From 1953 comes Mel Blanc voices with Sylvester (known as Thomas before this cartoon) and Tweetie snowed-in together at Grandma’s cabin who is away at the moment. She can’t drive back there in her T-Model because the roads are closed; she goes anyway, begging the question of traction on those bicycle-type wheels, but, after all, this is a cartoon.

When the radio at the cabin says “snowed in for six weeks” all the puddycat could find to eat was birdseed; Let’s see, guess what else Sylvester thought he could eat? Thus, the adventures begin. Oh, and a mouse in the house makes Tarzan seem like Bozo of the jungle compared to this little guy.

Then, who snowshoed to the rescue wearing a heavy backpack with wood snowshoes like a Mountain Man endurance racer in either the Perkinstown or Stomp the Swamp Wisconsin snowshoe races? Granny!

Warren Foster (think “I Taut I Taw a Puddy Tat”) wrote the story. Carl Stalling (most famous unknown composer of the 20th century; king of cartoon’s music) did musical direction while I. “Friz” Freleng directed. Freleng was head animator at Looney Toons and Merrie Melodies.

Beautiful colors, plus viewers will learn a brand new word to use when frustrated: “Flibbertigibbet,” pronounced flib’-ber-t-gib-it, loosely means someone who frustrates you. An example is, “Flibbertigibbets pass me all the time in snowshoe races.” Watch for the word early in the story.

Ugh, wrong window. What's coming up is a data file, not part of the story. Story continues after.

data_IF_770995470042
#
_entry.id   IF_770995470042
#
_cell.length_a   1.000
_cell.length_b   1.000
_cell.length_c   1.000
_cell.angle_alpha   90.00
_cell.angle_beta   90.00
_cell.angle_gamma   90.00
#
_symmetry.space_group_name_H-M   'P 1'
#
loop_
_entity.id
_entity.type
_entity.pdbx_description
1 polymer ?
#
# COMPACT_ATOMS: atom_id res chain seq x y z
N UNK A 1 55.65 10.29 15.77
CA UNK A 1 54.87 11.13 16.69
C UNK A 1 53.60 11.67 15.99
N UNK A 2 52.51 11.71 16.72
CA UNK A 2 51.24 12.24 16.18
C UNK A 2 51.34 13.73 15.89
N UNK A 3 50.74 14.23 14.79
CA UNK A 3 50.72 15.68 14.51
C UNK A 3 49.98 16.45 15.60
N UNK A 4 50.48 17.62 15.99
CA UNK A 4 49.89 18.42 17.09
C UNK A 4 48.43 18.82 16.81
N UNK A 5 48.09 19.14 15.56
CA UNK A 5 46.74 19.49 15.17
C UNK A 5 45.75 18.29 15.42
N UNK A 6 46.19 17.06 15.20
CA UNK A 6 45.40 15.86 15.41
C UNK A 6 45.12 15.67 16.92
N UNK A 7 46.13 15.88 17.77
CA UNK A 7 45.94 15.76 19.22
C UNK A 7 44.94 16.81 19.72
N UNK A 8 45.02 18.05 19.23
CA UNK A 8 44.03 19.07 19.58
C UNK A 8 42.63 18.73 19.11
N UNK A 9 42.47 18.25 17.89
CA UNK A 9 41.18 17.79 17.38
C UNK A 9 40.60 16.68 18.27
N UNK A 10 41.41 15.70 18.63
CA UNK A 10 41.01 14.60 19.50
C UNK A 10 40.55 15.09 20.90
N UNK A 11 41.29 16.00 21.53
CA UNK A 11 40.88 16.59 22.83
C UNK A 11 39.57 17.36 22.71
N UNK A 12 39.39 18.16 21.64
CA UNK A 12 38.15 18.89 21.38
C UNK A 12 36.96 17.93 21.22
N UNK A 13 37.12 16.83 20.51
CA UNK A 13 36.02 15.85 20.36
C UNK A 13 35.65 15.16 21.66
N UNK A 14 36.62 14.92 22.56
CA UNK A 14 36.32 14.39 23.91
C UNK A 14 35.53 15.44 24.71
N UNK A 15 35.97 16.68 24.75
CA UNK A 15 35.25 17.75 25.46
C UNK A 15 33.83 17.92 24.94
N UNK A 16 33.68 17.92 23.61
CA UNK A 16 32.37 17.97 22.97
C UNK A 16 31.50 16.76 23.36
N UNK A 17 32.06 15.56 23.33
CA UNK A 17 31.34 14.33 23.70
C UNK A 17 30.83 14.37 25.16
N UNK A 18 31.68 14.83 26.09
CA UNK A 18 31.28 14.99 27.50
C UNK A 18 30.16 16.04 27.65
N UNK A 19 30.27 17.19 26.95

Then, CBS censored (!) a part of the cartoon where Mr. Mouse stuck the cat’s tail in the toaster probably thinking kids would be doing that all over the world. If that were the case, just imagine what “we” would be doing if viewers acted out Sylvester’s or Porky Pig’s actions.

05. (tie) Tweetie Pie (1947)

Oscar winning short, Mel Blanc voices with Sylvester wearing four tennis rackets—forwards and backwards—as snowshoes. Hey, not a bad idea back then since they were woodies.

Sylvester chases Tweetie in the backyard snow and is forced to kiss the birdie to show he “cares” for Tweetie. The mother of the house admonition to Syl, when she goes out , “and remember, no tricks!” gives you a clue of what’s coming.

And, ever up-to-date, Tweetie has a bird’s own Facebook page, no kidding. No, I don’t know if Tweetie Tweets. “Friz” Freleng (see above Snow Business) was nominated for several Oscars, winning with this one. One more tidbit: He was a co-creator of the Pink Panther series of cartoons. Now if the Pink Panther had ever worn snowshoes . . . .

Included in the 4-Disco Collection, unrelated to snowshoeing, but important to our rights to participate, was a cartoon short titled, “Old Glory.” This Blue Ribbon selection features a young Porky Pig not wanting to learn the Pledge of Allegiance. As a kid, he falls asleep and is visited in a dream by Uncle Sam in full regalia. A terrific short history of the USA is put in terms all can enjoy. My favorite was talking about the pioneers coming here to search for freedom and found injustice.

.04 (TIE) The Bourne Legacy

From the wonderful series by Robert Ludlum, whose history and lessons of his success I highlight in HARMONIZING:Keys to Living in the Song of Life ,comes this follow-on plot allowing the franchise to move on from the Matt Damon days. Jeremy Renner IS agent Aaron Cross and shows the muscularity and solid face to be believable when he cracks someone in the head with his elbow acting like a machine gun bam, bam, bam. Right from the intro Cross is in the wild winterlands making treacherous leaps without fear all to get more “chems,” the keep-me-from-going-crazy pills that allows mere mortals to achieve abnormal strength and intellectual capacities.

Many of us achieve that with aspirn.